Ultimate Bullying Solution

The World’s Finest Online Source of
Uncensored Information on
How to Stop Bullying & Cyber Bullying

“Bully” Documentary Makes You Feel What It’s Like to Be a Victim of Bullying

Screenshot from the movei "bully"

A new documentary, made by the same director that brought you the Oscar-winning French film, "The Artist" is being released amidst controversy and protest.

The film, "Bully" is produced by Indie film legend Harvey Weinstien and directed by Lee Hirsch. The focus is on five adolescents who are targets of bullying and shows graphic footage of what kids go through when they are targeted by bullies.  While you may intellectually "get it" when someone talks about the mental and emotional damage that is caused by bullying, it is not until you see it happen – in real time – and see the pain and anguish on the face of the victim, that you actually can "feel" their pain.

The film has scenes where victims of bullying talk about being hit, slapped, choked, teased, ridiculed and more.  You can see the pain in their eyes; I literally felt their pain just watching them on the screen. Parents and kids in the film talk about how they feel helpless, like there is nothing they can do; there are scenes where the filmmakers capture bullies beating up one child on the bus, then the film flashes to a parent, telling an educator that her child is getting picked on.  The educator looks at the mother and says, "I have been on that bus; those kids are golden."

This is a powerful film that is a must-see – and it makes a point that I think is lost on most people about bullying, and that is this: all the conventional wisdom about dealing with bullying is put in proper perspective when you actually see and feel bullying happening in real time – and the way we are taught to deal with bullying doesn't work.

As a twenty-plus year veteran of the martial arts and father, my fists literally clenched up during a scene from the film where a boy was being slapped, choked and picked on while riding the bus. He just took it. He tried to "turn the other cheek" and "be the bigger person" and things just got worse.

Time after time in scenes from the film, parents and kids followed the conventional wisdom on how to stop bullying and it didn't work. As the film goes along, you can literally feel their emotions building as the bullying continues.

What stood out to me was that it felt like these people didn't think they had permission to fight back – to stand up for themselves.

When I say, "fight back", I don't literally mean fight back as far as getting into a fight. (Although there are times when I do believe protecting yourself is warranted, but that is a subject for another article.) When I say, "fight back", I mean stand up for yourself.

Stand up to the bully or bullies in your life. Turn around and face them, look them in the eye. Tell them "You ain't the boss of me" and that you aren't going to tolerate their behavior. Bullies do what they do because they get a reaction from you that makes them feel good.  If you stand up to them, make them uncomfortable or take away the response that they are looking for, you are no fun anymore.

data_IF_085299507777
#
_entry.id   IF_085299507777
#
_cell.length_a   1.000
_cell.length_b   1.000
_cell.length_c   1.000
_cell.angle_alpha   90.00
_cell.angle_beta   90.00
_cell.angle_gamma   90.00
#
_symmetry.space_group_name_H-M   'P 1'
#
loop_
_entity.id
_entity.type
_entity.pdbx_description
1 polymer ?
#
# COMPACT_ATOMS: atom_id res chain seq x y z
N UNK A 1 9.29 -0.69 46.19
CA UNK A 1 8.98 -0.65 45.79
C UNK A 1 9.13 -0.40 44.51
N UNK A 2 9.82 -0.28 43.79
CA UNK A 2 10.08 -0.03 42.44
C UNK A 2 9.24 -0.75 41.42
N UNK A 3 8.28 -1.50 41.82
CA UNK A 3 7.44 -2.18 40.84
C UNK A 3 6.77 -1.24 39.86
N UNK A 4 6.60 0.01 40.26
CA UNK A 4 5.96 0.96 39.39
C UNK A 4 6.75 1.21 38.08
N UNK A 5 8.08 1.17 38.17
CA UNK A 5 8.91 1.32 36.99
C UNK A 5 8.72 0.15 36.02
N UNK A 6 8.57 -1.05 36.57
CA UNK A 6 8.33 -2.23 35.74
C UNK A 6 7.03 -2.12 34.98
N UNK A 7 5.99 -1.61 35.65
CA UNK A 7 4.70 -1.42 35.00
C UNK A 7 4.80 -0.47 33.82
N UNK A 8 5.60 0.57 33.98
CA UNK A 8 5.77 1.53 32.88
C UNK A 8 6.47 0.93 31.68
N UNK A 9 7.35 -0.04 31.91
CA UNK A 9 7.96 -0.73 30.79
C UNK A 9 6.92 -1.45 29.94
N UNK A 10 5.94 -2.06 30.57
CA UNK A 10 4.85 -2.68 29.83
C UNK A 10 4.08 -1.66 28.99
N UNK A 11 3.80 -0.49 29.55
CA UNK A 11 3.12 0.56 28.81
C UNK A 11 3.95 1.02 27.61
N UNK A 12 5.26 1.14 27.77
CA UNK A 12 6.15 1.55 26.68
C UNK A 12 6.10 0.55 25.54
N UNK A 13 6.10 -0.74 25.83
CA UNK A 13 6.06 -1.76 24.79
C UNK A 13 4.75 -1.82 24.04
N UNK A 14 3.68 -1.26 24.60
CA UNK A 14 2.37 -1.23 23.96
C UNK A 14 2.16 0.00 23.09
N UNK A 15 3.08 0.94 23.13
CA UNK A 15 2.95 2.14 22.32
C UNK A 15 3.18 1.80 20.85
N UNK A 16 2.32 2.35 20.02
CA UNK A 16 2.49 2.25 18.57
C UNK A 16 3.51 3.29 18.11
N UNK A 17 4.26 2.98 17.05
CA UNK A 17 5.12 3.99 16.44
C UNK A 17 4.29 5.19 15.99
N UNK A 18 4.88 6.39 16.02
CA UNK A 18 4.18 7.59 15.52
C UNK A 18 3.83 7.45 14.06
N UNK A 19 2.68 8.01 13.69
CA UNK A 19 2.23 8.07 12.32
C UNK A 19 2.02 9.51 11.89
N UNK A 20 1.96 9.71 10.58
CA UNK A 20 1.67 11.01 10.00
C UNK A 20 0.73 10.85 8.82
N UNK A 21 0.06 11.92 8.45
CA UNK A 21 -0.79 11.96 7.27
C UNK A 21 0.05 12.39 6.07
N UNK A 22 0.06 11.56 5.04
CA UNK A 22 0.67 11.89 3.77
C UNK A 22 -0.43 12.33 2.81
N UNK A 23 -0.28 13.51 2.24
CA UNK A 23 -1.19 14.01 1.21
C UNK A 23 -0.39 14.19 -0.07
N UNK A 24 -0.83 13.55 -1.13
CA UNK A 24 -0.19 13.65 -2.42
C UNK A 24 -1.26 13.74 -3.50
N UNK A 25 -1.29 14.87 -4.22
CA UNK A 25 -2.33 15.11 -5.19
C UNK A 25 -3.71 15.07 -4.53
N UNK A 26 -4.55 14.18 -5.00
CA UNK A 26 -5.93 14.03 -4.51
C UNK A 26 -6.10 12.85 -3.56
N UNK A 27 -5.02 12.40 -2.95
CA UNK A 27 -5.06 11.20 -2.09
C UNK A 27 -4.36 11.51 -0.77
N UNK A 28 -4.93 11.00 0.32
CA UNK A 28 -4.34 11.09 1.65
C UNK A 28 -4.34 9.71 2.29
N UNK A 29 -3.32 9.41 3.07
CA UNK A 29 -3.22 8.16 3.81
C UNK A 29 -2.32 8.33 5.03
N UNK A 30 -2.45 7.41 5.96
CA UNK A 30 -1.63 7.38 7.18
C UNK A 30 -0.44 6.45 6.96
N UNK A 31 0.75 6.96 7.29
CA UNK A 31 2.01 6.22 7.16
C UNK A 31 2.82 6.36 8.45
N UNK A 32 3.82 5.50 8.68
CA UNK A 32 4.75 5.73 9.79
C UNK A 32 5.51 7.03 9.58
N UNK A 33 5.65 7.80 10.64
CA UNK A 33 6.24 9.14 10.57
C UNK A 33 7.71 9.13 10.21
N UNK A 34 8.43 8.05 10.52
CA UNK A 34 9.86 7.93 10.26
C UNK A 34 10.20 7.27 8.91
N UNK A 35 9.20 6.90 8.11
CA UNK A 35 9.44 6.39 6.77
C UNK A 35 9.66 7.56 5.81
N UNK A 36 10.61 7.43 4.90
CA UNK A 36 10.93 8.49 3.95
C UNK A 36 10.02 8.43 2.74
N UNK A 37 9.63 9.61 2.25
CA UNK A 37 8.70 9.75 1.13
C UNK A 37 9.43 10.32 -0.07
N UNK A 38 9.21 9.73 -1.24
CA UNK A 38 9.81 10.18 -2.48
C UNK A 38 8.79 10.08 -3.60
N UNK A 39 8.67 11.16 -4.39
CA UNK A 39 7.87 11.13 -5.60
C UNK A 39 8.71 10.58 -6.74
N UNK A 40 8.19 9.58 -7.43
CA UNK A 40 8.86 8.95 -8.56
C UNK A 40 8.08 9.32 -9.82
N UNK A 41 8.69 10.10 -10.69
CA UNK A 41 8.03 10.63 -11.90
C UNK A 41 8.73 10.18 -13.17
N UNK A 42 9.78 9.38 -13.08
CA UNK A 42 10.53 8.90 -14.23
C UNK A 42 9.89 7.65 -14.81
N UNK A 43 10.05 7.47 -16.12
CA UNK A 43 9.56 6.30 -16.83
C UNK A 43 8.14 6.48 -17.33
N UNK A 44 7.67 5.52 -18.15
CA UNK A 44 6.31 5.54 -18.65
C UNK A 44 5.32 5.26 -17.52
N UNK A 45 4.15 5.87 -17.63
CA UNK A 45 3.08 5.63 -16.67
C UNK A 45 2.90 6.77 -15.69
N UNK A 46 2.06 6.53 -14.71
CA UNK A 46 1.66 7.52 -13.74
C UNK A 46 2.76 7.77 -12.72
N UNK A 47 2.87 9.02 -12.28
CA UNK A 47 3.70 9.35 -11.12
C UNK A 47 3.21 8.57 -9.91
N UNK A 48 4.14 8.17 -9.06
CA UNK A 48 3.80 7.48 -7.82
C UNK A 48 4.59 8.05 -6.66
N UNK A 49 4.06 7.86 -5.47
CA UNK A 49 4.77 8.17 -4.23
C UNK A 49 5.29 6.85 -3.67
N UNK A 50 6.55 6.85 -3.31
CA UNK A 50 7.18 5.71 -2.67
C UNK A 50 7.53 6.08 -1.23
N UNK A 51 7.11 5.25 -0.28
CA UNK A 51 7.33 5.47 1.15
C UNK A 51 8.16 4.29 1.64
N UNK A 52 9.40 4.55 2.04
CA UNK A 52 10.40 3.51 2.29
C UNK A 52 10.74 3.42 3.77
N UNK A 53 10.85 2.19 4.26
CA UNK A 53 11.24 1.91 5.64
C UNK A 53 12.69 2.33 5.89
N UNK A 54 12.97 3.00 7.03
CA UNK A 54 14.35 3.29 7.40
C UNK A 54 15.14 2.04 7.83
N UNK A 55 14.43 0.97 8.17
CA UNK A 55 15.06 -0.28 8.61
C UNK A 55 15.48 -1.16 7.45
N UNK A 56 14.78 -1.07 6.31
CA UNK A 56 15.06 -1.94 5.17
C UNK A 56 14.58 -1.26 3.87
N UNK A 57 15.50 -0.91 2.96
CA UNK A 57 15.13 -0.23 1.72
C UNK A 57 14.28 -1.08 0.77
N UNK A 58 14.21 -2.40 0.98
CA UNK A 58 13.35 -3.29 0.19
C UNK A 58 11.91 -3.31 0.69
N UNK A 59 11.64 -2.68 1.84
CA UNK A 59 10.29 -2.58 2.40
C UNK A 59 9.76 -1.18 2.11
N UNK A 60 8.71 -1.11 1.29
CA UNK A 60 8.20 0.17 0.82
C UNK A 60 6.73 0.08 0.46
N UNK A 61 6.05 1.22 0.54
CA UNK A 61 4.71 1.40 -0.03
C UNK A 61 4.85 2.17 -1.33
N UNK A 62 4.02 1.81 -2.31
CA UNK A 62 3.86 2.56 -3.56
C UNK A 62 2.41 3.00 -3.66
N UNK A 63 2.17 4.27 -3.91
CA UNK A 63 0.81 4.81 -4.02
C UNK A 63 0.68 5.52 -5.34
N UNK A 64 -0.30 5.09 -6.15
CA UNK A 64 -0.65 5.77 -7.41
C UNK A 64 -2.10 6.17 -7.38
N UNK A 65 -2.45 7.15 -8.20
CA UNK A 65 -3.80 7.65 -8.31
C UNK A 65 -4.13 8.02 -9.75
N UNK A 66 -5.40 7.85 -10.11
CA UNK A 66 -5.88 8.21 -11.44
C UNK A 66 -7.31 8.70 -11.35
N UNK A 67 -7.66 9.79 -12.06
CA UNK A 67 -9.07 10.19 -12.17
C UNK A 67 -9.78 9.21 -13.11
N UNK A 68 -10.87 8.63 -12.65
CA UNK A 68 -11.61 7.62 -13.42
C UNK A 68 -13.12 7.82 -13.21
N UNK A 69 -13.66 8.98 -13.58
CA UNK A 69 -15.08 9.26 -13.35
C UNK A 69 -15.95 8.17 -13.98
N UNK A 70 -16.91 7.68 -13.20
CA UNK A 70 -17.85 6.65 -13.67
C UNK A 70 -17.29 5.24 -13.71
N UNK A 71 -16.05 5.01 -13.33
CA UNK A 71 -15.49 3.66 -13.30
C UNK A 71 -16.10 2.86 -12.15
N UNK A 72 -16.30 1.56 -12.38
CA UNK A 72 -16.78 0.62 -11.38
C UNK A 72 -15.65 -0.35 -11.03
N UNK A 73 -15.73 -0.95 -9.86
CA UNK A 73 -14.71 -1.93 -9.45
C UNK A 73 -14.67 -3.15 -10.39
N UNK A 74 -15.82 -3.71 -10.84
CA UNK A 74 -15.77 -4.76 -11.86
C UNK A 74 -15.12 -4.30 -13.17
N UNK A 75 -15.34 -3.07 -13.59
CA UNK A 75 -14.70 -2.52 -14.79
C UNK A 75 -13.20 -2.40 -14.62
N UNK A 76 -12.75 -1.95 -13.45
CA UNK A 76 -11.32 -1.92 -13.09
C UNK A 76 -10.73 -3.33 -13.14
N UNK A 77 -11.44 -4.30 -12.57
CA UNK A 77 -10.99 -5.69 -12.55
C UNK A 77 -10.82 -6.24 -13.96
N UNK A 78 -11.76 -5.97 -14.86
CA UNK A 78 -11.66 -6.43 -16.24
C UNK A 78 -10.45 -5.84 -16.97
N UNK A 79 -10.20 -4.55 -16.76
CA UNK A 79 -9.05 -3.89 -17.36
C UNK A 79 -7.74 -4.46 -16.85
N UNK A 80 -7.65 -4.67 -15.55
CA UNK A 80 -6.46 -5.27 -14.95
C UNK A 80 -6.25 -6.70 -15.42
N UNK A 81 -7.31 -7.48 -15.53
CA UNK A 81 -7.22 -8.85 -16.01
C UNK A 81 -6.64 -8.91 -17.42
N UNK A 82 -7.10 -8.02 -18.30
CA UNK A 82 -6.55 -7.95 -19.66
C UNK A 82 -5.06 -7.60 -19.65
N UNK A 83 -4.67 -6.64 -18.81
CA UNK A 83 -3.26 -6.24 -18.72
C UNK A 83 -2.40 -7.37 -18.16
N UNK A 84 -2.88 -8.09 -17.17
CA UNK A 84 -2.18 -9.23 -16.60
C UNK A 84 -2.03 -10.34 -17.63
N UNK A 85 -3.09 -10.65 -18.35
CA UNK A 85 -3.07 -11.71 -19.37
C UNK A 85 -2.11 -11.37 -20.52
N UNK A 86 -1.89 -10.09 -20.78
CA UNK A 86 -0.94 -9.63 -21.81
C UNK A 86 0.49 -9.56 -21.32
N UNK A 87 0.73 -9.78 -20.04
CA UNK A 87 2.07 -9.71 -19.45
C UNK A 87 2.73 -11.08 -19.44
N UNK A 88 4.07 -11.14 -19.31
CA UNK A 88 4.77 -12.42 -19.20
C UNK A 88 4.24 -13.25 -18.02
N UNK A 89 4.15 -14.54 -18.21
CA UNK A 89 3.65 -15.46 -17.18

Some may say that you should not do this; some say that will only provoke the bullying and make it worse.

So what?  What if it does? Let's frame this in a different way…

What would you rather have happen? Have your child bullied to the point of anxiety, depression, skipping school, sleeping problems, falling grades and worse – a damaged self image and self esteem with wounds that can last a lifetime – or would you rather your child go through one moment of one day where he stands up for himself and possibly gets beat up and in trouble, but develops a self-love and self confidence that lasts a lifetime?

When you see the boy in the film being bullied (and I mean physically assaulted; if you or I did what these kids did to another adult we would be brought up on charges) and then you hear the pain in his voice and see the look of despair in his eyes, I dare you to re-examine everything you have ever heard about how to deal with bullying – and how YOU would deal with bullying if it happened to you.

While all the information out there about bullying sounds great, the reality is in those moments of being bullied, a lifetime of thoughts and behavior patterns are established and the victim will have to live with them forever.  We can either train and prepare ourselves and our kids to be strong, resilient and confident in themselves and what is right or wrong, or we can hamstring them with rules that actually damage their self image and self esteem.

Please see this movie and think about what if it was you?




One Comment

  1. Barra
    Apr 22, 2013 @ 19:49:14

    thanks for that link. What a heartbreaking story and Ellen's message made me tear up. You can see she really understands what those kids went through. I wish I could say bullying is a problem between children and teens but I've seen it happen oh too often in the work place as well. I don't know if it's insecurity, a superiority complex or a hunger for power and domination over others that is responsible. All I know is it has to stop. Great post!


Leave a Reply